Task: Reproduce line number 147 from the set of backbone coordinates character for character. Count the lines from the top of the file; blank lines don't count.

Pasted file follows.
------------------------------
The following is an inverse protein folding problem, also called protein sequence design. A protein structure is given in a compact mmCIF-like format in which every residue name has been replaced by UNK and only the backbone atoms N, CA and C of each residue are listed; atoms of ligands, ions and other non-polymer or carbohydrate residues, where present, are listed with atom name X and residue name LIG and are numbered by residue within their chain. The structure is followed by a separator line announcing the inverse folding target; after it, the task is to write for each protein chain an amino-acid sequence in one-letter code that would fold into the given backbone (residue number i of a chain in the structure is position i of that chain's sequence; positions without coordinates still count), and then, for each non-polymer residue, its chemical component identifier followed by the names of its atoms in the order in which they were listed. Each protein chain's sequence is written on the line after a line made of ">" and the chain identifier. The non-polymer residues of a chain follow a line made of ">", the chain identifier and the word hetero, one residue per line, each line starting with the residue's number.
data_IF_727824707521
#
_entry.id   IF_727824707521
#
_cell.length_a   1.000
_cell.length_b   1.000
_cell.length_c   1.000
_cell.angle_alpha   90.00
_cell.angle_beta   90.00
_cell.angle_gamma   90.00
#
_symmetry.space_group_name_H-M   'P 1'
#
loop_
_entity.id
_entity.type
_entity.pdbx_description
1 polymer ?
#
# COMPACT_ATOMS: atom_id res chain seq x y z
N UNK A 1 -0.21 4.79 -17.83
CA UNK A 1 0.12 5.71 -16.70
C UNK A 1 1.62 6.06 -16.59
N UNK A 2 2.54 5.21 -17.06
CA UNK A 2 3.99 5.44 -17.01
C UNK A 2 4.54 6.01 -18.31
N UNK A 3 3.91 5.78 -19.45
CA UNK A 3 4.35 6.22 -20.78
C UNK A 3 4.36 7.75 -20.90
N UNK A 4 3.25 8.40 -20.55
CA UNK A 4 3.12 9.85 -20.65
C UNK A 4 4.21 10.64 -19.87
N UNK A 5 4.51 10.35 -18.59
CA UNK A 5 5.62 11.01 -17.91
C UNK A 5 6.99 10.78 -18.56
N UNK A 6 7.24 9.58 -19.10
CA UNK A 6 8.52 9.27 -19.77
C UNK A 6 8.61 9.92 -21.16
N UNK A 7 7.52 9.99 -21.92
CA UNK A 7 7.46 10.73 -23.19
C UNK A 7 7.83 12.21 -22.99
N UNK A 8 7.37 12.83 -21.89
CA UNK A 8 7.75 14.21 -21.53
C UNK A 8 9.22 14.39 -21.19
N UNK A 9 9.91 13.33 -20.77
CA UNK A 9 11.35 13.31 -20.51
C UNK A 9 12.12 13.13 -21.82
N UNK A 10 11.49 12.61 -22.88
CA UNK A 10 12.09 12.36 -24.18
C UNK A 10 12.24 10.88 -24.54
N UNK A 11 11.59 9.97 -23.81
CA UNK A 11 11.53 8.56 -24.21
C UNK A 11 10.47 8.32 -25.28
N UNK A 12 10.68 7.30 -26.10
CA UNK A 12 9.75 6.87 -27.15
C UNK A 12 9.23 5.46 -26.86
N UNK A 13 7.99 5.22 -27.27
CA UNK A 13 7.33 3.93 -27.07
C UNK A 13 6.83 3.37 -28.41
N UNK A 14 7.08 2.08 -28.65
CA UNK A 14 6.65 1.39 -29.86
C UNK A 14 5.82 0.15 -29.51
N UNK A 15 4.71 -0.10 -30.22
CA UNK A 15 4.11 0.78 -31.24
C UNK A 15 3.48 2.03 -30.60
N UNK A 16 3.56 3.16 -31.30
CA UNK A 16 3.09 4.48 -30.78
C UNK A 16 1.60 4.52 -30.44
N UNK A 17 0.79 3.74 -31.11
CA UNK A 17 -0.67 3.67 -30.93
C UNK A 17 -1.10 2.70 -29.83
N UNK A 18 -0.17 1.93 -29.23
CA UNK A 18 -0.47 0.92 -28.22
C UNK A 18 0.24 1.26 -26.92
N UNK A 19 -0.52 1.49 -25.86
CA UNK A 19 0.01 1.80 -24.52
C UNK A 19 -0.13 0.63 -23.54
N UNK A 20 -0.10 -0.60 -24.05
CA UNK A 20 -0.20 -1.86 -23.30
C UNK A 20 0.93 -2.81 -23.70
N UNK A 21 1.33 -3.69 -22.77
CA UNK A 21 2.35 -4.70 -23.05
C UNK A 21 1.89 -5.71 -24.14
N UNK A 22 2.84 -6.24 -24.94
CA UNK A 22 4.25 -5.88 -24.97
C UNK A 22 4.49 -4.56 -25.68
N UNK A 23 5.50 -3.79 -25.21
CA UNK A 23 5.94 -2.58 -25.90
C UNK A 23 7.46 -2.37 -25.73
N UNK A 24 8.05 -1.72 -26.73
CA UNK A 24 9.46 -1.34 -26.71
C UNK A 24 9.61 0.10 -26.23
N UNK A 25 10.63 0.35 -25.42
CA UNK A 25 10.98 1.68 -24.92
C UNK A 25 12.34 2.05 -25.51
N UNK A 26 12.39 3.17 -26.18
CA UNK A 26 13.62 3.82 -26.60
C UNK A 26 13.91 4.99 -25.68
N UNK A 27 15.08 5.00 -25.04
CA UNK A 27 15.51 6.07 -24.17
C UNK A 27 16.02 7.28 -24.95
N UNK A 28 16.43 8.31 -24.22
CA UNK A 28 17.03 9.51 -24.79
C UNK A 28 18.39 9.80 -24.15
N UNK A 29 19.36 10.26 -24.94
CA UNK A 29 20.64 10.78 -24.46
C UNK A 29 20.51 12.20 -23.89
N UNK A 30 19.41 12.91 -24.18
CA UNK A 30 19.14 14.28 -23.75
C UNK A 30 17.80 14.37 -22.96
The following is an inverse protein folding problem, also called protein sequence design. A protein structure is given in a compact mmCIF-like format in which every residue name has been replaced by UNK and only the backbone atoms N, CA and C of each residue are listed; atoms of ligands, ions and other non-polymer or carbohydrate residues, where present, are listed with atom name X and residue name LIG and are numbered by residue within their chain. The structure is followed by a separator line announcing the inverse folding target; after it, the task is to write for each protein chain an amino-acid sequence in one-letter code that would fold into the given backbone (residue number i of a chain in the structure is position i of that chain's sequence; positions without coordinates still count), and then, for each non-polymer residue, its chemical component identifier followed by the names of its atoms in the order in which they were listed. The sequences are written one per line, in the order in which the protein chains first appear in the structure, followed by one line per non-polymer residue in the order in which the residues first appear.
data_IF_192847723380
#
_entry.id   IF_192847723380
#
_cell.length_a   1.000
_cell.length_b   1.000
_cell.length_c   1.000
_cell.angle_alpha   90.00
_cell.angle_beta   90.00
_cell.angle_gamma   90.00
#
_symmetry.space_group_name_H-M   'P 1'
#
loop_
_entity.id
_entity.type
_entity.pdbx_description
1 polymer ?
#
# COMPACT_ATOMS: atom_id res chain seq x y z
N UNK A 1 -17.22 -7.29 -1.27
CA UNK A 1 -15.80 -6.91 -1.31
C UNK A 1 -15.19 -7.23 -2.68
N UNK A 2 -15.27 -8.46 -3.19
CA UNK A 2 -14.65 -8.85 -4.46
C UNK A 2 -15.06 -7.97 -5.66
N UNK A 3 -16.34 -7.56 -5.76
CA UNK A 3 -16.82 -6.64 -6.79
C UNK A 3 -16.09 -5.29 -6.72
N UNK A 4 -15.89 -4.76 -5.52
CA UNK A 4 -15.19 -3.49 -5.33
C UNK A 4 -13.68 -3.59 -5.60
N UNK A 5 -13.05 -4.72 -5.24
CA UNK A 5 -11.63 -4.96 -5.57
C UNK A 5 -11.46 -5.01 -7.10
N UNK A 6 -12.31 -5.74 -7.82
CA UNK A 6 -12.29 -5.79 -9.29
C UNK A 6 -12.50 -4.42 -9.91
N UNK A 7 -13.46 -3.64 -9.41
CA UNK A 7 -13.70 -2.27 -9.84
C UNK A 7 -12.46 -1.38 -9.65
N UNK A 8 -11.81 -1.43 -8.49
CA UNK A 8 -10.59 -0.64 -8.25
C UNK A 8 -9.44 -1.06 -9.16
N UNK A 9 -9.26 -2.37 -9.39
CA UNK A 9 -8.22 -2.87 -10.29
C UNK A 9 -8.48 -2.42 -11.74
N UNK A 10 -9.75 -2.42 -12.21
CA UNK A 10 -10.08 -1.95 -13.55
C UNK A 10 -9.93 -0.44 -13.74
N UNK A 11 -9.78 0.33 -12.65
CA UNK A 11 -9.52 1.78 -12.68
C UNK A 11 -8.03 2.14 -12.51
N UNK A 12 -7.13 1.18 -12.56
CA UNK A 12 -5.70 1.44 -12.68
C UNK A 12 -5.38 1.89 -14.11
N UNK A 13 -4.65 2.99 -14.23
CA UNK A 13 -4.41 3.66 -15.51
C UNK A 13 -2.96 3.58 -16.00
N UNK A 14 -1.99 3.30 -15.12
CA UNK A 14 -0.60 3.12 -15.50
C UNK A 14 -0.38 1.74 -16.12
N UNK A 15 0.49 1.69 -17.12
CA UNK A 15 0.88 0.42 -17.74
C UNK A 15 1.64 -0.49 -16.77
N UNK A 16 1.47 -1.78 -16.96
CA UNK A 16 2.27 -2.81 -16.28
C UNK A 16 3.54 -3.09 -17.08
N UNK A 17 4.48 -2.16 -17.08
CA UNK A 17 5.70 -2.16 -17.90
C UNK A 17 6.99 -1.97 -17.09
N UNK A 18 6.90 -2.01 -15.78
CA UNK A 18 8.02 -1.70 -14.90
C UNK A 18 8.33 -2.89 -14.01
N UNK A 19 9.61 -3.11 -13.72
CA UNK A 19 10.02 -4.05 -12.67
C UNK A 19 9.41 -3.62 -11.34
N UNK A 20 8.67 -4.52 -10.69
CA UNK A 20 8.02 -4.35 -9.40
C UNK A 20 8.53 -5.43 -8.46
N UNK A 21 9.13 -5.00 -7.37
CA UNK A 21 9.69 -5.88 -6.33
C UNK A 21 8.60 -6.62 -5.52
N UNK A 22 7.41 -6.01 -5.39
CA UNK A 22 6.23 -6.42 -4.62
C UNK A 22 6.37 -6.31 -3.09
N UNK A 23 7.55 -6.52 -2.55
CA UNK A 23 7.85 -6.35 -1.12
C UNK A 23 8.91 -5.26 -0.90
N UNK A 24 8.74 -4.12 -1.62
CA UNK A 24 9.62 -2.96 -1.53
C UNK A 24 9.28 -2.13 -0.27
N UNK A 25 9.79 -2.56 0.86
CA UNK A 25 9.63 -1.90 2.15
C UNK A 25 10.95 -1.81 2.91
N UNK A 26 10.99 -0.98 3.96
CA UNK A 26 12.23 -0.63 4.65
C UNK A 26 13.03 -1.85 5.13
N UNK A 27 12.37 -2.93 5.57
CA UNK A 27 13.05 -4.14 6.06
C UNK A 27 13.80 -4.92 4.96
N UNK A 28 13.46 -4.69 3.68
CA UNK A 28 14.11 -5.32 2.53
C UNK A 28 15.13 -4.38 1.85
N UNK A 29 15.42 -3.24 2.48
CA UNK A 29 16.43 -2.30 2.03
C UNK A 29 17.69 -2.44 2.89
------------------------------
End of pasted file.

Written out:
C UNK A 5 -11.46 -5.01 -7.10